Some of my most significant relationships began in the toilets at The Women's Library. Thanks to the feminist architect Clare Wright, these spacious and luxurious facilities were twice the size of the men's lavs and provided the ideal place to strike up conversations with a fellow reader previously spotted studying a particularly interesting pile of books in the upstairs Reading Room.
I first met my best friend Alice when, as students at different London universities, we literally bumped into each other by the microfilm machines while attempting to grab the same obscure 19th-century feminist newspaper. Chatting about our shared historical interests soon led to discussion of more contemporary issues facing us as young women in a supposedly "post-feminist" society. A year later, having become involved in a resurgence of "young" feminist activism, we chained ourselves to the railings outside the Department of Health in protest over proposals to curtail abortion rights – just one example of many 21st-century feminist direct actions inspired by those Victorian lady militants whom we first encountered at The Women's Library.
Now the library, and the books, letters, pamphlets, photographs and banners that make up its unique collection, has moved to a new home at the London School of Economics, which opens today in central London. But will its unique spirit move with it?
I admit that I have probably spent an unhealthy amount of time in The Women's Library. An idea for an MA, which turned into a PhD, which turned into books and articles on the history of British feminism, free love, education and domestic servants were all conceived in its peaceful Reading Room. Its world-renowned collections, ranging from 18th-century pamphlets by one "Sophia: A Woman of Quality", to the 20th-century Sisters Against Disablement magazine, to a poster donated by the Unskinny Bop East London club night in 2013, have formed the foundation of my own and so many other scholars' work. Yet my sadness at its closure a year ago this month was about much more than personal investments and memories. It represented a step backwards for all of us who believe that ideas have a purchase beyond the pages of books, and can give meaning to the lives of people other than those of us employed to read and write for a living.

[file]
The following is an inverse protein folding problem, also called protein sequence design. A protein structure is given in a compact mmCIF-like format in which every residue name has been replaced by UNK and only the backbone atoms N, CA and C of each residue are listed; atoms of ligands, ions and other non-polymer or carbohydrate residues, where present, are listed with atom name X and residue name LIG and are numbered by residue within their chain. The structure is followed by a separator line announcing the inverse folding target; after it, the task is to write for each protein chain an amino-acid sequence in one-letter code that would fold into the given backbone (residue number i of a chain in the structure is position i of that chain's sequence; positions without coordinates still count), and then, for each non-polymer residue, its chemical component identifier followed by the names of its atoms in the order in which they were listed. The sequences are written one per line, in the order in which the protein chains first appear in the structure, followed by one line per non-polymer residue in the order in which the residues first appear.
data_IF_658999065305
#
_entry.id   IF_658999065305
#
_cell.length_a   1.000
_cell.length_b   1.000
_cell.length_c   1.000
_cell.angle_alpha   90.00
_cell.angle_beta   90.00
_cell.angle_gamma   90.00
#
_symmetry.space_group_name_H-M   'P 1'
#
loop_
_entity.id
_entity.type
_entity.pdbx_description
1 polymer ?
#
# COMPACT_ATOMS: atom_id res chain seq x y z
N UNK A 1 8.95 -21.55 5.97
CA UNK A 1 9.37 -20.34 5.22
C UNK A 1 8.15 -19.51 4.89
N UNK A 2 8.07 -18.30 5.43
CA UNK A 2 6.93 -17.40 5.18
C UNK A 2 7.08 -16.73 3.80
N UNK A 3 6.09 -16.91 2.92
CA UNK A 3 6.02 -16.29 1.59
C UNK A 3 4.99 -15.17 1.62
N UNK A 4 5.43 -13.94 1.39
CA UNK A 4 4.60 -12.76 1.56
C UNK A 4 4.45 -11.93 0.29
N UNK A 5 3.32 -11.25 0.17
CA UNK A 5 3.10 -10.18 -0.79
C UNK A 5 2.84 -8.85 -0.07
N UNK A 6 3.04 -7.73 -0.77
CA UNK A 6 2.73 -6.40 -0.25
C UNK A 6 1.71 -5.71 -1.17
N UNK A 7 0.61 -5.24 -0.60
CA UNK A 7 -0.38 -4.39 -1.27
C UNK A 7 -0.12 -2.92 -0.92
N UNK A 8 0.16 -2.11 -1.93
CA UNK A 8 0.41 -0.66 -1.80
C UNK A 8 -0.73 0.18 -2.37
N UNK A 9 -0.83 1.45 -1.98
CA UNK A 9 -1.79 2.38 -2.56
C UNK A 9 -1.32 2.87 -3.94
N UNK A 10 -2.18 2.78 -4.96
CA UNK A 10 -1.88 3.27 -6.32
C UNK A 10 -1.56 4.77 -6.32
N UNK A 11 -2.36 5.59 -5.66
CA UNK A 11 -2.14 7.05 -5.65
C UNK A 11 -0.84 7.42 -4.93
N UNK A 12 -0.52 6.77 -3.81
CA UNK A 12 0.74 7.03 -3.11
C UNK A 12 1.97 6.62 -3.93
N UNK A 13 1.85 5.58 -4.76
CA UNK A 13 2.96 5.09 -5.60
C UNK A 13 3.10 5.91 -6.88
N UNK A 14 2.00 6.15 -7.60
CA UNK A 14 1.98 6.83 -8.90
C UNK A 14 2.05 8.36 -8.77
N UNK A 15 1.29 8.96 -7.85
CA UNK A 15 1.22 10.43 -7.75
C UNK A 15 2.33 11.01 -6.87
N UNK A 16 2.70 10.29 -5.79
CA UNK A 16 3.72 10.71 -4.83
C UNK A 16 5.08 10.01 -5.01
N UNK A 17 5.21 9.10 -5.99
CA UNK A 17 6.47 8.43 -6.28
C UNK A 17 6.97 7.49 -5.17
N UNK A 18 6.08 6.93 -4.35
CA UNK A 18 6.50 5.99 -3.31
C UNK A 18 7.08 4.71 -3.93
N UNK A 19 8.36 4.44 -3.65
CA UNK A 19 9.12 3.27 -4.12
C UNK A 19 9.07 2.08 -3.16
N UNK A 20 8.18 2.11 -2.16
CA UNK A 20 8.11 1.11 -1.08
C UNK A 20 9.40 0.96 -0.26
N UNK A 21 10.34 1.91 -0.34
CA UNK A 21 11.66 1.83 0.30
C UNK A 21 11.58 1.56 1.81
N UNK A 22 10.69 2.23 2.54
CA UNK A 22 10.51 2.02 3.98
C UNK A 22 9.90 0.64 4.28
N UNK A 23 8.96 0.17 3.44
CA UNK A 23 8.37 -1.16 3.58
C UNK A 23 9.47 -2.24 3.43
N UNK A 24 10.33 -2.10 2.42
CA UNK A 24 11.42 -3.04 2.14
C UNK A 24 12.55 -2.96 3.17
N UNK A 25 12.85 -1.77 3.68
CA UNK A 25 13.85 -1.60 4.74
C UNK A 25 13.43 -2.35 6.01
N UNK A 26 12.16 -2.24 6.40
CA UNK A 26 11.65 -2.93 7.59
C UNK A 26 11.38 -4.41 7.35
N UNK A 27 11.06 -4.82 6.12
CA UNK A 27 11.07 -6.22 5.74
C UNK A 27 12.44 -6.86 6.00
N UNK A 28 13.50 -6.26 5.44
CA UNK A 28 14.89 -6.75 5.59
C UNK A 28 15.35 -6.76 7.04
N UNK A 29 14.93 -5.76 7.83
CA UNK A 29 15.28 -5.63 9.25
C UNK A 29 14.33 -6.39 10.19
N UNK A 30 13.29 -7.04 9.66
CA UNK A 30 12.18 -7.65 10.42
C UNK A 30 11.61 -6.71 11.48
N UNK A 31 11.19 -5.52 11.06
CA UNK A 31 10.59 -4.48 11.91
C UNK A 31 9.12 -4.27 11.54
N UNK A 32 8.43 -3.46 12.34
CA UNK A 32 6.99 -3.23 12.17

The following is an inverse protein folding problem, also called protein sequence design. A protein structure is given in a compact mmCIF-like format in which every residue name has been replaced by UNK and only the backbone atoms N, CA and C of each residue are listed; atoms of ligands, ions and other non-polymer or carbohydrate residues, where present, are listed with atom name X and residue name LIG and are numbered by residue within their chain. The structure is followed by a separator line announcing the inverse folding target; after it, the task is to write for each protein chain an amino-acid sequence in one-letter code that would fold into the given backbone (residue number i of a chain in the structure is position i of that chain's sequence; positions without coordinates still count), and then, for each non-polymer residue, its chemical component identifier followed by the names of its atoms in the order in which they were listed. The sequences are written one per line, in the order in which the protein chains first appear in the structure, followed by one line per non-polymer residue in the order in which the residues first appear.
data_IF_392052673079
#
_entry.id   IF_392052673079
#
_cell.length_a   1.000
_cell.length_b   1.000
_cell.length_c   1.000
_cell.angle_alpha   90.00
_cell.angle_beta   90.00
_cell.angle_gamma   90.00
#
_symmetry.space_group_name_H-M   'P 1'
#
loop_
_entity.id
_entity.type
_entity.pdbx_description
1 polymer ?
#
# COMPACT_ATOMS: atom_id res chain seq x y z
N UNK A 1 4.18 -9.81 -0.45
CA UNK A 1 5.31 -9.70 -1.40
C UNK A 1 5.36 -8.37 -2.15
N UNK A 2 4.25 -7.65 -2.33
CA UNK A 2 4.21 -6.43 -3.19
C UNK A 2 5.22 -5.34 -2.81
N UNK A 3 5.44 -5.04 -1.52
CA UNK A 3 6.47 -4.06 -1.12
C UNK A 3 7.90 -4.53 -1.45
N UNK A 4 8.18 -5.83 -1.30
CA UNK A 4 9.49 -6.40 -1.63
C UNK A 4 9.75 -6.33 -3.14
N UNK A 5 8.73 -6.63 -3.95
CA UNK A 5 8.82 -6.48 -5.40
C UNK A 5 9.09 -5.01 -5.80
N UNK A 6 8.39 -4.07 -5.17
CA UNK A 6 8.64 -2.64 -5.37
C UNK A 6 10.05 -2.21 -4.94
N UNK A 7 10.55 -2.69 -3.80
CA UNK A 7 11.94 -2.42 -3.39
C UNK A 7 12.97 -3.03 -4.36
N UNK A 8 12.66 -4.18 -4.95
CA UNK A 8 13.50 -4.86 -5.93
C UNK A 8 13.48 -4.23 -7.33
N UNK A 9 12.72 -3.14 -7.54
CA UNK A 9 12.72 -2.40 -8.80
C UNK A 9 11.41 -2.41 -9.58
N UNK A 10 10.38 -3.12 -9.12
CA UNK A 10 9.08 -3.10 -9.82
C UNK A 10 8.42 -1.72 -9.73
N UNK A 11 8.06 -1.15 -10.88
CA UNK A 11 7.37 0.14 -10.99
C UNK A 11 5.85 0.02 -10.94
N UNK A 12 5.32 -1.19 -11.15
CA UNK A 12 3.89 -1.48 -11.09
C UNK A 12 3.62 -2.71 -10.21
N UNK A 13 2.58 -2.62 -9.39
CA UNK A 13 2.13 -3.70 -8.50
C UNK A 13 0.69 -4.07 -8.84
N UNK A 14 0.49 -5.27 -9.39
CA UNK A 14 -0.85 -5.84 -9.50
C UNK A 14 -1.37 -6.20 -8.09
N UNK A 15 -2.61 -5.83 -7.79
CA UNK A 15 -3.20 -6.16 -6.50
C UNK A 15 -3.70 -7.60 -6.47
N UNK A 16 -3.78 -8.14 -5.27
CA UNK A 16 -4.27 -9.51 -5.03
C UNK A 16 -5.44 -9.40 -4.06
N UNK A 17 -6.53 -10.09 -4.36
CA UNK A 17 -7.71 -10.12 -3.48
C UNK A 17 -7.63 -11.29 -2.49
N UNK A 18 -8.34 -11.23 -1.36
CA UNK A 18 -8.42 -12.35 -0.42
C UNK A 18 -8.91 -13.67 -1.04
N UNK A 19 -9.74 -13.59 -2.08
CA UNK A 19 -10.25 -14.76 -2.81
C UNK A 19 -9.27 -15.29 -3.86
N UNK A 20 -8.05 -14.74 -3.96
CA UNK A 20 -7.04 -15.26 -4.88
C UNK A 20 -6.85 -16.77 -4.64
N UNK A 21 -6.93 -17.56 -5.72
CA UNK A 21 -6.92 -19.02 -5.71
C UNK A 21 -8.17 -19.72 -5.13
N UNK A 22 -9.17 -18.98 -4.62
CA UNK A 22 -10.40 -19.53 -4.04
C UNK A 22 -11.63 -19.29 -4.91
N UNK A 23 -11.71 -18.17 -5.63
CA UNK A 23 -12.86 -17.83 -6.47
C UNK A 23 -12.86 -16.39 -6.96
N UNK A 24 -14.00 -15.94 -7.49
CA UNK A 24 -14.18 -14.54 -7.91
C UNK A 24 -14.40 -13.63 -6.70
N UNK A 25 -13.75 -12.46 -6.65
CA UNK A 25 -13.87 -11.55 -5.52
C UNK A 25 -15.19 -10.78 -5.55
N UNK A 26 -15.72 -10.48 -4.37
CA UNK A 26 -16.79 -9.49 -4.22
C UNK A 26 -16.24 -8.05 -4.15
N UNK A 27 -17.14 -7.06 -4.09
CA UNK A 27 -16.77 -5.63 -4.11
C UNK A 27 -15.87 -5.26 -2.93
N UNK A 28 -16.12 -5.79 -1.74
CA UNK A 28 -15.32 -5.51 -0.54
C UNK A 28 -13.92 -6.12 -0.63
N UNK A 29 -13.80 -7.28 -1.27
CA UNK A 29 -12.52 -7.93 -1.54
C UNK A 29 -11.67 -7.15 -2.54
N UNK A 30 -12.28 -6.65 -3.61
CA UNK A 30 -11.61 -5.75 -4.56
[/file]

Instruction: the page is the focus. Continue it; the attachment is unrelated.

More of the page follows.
The Women's Library building in east London highlighted the history of women and their struggles in a manner that had never before been achieved. Completed in 2002 using Heritage Lottery funding, the building was the result of decades-long work by feminists, historians and archivists to establish a safe and permanent home for the library. With its name emblazoned in pink neon letters across the top of the converted Victorian washrooms, The Women's Library embodied an early 21st-century optimism: women were no longer to be "hidden from history".
Unfortunately, this was to be the case for only the briefest of moments. Within less than 10 years, the London Met bosses decided to sell off the library. Following a powerful and high-profile campaign, during which more than 12,000 people signed a petition against its closure and a few hundred young activists occupied the building on International Women's Day, the Library's collections were acquired by the LSE. This was, in part, a victory for those who spent many months insisting upon the value and importance of The Women's Library. We can all breathe a sigh of relief that its collections have not been mothballed altogether as London Met management once threatened.
Yet the collection was only part of what had made The Women's Library so special. There had also been a large gallery space where exhibitions on the Women's Liberation Movement and the history of women's work showcased its archives to the public. Outreach programmes sought to make the collections accessible to "non-traditional" audiences such as the schoolgirls and local pensioners who worked together on the Magic Me art project.
When The Women's Library closed in 2013 and its contents were removed to the London School of Economics, the blow was felt not only by feminist activists but also by the working-class and multi-ethnic neighbourhood where it had made its home. Will such people feel able to access the collections now that they are stored in the LSE's academic library in central London? Will The Women's Library continue to be a place where activists can gain inspiration, and friendships can be made? Or will it become simply another dusty archive, sealed off by an increasingly privatised and elitist university system? When the new reading rooms at LSE open today, I, like many others, will be anxious to hear the answer.
Dr Laura Schwartz is Assistant Professor of Modern British History at the University of Warwick, and author of 'Infidel Feminism' (Manchester University Press), much of which was written in The Women's Library